Soon it may become apparent that reforms praised by the powerful are not just the opposite of the solution, but part of the reason why prisoners are resisting. And if that is made clear, then this time around, we should ask how we found ourselves here again and to listen – intently – because those in prison will tell us what comes next.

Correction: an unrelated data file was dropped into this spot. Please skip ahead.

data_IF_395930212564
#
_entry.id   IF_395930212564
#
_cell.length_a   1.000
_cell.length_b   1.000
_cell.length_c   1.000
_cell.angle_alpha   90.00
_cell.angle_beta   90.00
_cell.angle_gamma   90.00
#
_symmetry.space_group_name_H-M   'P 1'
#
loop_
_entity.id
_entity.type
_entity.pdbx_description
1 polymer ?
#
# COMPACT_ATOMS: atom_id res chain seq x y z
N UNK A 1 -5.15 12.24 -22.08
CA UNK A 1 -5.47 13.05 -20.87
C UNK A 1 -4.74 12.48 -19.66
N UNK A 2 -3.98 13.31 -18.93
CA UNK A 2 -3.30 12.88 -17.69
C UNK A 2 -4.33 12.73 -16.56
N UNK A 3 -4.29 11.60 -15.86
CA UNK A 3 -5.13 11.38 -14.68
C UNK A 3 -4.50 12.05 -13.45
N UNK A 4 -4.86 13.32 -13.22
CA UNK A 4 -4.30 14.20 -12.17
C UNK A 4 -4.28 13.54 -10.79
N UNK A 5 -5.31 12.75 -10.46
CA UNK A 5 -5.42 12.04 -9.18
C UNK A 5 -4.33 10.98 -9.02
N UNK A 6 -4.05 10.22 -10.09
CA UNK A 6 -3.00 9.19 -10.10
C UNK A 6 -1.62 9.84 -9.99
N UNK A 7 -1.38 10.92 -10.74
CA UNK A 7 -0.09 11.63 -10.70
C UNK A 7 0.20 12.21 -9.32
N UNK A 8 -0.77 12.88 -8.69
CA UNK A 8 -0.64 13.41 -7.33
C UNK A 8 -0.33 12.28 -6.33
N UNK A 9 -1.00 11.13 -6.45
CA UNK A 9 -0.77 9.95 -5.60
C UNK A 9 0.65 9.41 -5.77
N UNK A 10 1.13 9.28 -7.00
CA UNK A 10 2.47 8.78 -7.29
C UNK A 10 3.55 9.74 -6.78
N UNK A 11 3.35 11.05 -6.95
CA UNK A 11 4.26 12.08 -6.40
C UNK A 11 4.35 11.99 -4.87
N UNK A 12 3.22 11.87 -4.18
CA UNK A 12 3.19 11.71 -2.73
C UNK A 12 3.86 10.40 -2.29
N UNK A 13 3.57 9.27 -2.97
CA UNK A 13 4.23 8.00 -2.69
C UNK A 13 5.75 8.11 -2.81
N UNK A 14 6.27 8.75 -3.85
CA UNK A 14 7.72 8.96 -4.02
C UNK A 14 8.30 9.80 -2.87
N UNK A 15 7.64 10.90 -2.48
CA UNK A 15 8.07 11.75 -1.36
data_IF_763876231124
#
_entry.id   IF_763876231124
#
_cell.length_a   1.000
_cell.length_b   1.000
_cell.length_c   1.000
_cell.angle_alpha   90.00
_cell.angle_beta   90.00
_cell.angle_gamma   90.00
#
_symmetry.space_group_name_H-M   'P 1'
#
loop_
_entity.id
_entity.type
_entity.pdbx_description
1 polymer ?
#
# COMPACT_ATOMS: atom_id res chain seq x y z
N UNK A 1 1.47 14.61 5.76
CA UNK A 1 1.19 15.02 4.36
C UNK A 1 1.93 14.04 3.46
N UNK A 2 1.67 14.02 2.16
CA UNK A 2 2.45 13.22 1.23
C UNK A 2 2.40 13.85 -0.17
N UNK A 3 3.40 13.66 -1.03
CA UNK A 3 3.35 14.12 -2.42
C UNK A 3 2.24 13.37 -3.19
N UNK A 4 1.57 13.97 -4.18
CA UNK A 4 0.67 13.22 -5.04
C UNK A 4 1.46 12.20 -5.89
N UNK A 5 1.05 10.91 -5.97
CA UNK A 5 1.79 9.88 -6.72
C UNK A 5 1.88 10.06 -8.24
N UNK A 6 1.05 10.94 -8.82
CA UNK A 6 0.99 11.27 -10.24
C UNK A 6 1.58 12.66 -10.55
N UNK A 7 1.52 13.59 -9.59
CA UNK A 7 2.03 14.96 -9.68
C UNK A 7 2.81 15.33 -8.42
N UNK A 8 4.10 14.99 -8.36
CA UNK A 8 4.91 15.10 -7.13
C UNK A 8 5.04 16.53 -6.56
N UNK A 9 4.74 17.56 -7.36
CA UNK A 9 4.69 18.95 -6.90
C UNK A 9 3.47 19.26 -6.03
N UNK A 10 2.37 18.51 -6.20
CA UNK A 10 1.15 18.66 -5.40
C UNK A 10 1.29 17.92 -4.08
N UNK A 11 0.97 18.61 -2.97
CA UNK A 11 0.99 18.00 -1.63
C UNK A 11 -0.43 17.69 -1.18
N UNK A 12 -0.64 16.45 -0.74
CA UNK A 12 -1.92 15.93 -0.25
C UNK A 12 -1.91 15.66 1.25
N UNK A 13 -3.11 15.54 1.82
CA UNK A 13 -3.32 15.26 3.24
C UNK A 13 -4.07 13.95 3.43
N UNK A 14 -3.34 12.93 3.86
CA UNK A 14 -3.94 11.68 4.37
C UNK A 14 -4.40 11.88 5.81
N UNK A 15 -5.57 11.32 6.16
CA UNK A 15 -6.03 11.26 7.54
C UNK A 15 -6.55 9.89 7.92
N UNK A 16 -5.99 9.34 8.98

This is The Prisoner Issue: we’ll be sitting down with former political prisoner Daniel McGowan, exploring the history of the prisoner, and passing the hat for that bail fund. We’ll be hearing about past and current resistance happening behind bars – from halting labor to stopping sexual violence. We’ll realize we’re indebted to the bondsman, and dream of breaking our loved ones out while we bang pots and pans outside of the walls while those inside riot.